Superannuation gimmicks won’t close gender gap


The Association of Superannuation Funds of Australia (ASFA) has urged the federal government to implement measures aimed at reducing the gender retirement savings gap.

ASFA has proposed the introduction of super entitlements for parental leave pay and a $5,000 “super baby bonus” for new parents.

“As we celebrate International Women’s Day, ASFA is calling for long-overdue action to protect the retirement outcomes of women who take time out of the workforce”.

“There is strong support among Australians for policy action”, ASFA senior policy adviser Helena Gibson said.

Women would keep “falling through the cracks” of the superannuation system, she said, as long as these “clear, persisting gaps remained”.


Teal MP Zoe Daniel has also advocated paying super on parental leave, describing it as a “significant step forward for women’s equality”.

ASFA is clearly talking its book with this proposal as it would see taxpayers pushing more money into the superannuation system, beefing up finds under management and investment fees.

Superannuation concessions already cost taxpayers an extraordinary amount, and ASFA’s proposal would see that cost increase further.

Cost of superannuation concessions

Super concessions cost almost as much as the aged pension.

Let’s get real here. The reason why women accumulate less superannuation savings than men is because of the inequitable way that concessions are distributed, which disadvantages low paid workers irrespective of gender.

Most superannuation contributions/earnings are taxed at a flat rate of 15%. Accordingly, those on low incomes receive minimal concessions, whereas those on higher incomes receive the biggest tax concessions.


And since women generally earn less than men over their working lives – because they tend to work in lower paid professions (e.g. nursing and teaching), work part-time, or take time out of the workforce to raise children – women accumulate lower superannuation balances.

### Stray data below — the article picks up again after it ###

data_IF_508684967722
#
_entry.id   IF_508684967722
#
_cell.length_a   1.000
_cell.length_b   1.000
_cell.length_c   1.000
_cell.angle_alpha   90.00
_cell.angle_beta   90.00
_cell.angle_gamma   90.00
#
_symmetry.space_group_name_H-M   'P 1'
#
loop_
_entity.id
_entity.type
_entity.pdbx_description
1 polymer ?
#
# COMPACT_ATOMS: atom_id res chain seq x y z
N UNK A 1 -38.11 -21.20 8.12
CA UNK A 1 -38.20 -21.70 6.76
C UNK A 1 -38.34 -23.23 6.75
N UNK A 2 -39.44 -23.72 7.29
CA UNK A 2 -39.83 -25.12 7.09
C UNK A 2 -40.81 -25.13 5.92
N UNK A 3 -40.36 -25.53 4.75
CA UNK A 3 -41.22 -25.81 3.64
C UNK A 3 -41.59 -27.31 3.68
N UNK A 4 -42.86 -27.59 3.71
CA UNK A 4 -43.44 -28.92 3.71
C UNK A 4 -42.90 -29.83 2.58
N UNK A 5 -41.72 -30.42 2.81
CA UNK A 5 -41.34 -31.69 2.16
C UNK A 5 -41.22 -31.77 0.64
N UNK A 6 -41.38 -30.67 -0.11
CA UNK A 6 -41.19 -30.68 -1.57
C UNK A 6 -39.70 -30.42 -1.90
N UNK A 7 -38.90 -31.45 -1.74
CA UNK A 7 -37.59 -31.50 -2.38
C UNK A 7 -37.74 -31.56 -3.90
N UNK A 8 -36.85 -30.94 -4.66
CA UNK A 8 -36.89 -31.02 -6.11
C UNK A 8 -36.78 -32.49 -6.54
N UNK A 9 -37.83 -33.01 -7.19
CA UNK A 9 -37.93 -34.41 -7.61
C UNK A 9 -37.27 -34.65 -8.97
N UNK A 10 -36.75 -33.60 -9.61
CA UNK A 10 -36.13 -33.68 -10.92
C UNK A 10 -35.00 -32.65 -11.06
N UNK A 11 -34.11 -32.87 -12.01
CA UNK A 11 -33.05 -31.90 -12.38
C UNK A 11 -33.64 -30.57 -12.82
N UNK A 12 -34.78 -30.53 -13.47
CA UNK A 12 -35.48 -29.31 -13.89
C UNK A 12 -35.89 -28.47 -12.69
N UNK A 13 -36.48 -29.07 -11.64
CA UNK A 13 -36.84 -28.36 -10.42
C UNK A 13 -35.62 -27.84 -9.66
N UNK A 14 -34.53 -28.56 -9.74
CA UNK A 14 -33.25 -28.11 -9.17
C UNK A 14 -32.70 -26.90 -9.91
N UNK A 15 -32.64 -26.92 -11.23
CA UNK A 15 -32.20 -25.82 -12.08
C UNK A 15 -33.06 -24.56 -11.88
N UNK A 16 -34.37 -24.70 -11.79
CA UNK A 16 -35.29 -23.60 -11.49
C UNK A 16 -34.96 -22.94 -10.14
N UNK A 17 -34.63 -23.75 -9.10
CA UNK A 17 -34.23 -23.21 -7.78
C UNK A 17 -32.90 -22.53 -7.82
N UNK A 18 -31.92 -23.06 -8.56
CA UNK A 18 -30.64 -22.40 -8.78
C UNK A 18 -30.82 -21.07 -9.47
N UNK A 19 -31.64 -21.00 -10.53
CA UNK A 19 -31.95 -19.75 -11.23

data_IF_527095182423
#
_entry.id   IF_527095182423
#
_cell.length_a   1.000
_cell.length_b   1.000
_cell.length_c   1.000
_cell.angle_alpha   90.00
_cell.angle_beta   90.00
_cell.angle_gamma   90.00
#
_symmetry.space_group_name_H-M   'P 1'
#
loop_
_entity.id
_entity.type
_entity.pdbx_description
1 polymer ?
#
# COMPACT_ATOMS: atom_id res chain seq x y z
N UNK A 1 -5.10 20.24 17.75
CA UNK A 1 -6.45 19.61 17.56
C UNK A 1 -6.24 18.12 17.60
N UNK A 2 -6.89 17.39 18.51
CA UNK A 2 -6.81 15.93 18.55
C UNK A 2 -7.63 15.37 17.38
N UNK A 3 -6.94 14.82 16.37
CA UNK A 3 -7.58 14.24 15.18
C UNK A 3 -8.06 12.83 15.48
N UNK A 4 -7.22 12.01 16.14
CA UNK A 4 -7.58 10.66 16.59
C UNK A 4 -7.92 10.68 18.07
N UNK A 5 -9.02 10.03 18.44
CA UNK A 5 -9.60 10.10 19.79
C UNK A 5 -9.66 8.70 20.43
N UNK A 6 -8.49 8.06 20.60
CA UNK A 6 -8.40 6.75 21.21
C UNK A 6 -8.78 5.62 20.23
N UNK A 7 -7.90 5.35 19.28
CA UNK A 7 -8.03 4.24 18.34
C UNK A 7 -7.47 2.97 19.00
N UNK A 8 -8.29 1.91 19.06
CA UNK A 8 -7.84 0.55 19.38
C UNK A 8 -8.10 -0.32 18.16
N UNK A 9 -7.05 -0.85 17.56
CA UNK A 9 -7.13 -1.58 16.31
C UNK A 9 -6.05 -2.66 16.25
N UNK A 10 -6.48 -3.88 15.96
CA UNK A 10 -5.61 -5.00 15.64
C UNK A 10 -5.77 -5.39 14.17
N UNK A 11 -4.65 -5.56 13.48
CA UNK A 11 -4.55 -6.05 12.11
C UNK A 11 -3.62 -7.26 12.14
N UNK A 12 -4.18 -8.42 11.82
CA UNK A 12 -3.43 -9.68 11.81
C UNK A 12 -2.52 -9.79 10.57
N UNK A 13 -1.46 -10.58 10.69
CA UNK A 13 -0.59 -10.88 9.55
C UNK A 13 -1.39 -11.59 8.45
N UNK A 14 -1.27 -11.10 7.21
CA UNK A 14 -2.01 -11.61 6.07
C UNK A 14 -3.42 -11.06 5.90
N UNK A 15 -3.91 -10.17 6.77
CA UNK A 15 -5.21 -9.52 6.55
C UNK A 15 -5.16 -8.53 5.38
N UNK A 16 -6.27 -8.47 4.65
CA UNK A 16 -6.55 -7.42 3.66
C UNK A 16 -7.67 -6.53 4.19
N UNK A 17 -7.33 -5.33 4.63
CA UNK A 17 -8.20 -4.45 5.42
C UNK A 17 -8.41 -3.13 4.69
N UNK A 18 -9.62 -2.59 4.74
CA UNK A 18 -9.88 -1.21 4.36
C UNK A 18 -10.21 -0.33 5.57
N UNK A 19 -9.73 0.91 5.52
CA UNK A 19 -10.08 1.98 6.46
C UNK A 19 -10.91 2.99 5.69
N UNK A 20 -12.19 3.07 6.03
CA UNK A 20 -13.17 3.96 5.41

The logical solution to improve equity is to reform the superannuation system to make concessions equitable by targeting them at those who need it most, specifically lower and middle income earners.

The system should be made progressive overall so that lower income earners – be they male or female – receive a better deal.


The federal budget would also benefit from a more equitable distribution of concessions given superannuation is currently being abused as a tax avoidance scheme by the wealthy (mostly men) who would never have relied on the age pension anyway, as highlighted clearly in the next chart:

Taxpayer support for super

Superannuation concessions are skewed to high income earners.

According to the Australian Treasury’s own modelling, the top 1% of income earners will receive more than $700,000 in super concessions over their working lives, dwarfing the $50,000 received by the bottom 10% of income earners.


Indeed, the welfare of women (and lower income earners more generally) would be greatly improved if superannuation concessions were abolished entirely and the tens-of-billions in budget savings were instead directed into boosting and broadening the age pension, which is available to everyone regardless of gender and is far more equitable and efficient.

Sadly, such bold reform would never happen because the superannuation industry has grown so large and powerful that it would kill any government that dared rein it in.

So instead, we get policy gimmicks like the one proposed above by ASFA that are clearly designed to feather fund managers’ nests by pouring more taxpayer dollars into the system.

About the author
Leith van Onselen is Chief Economist at the MB Fund and MB Super. He is also a co-founder of MacroBusiness. Leith has previously worked at the Australian Treasury, Victorian Treasury and Goldman Sachs.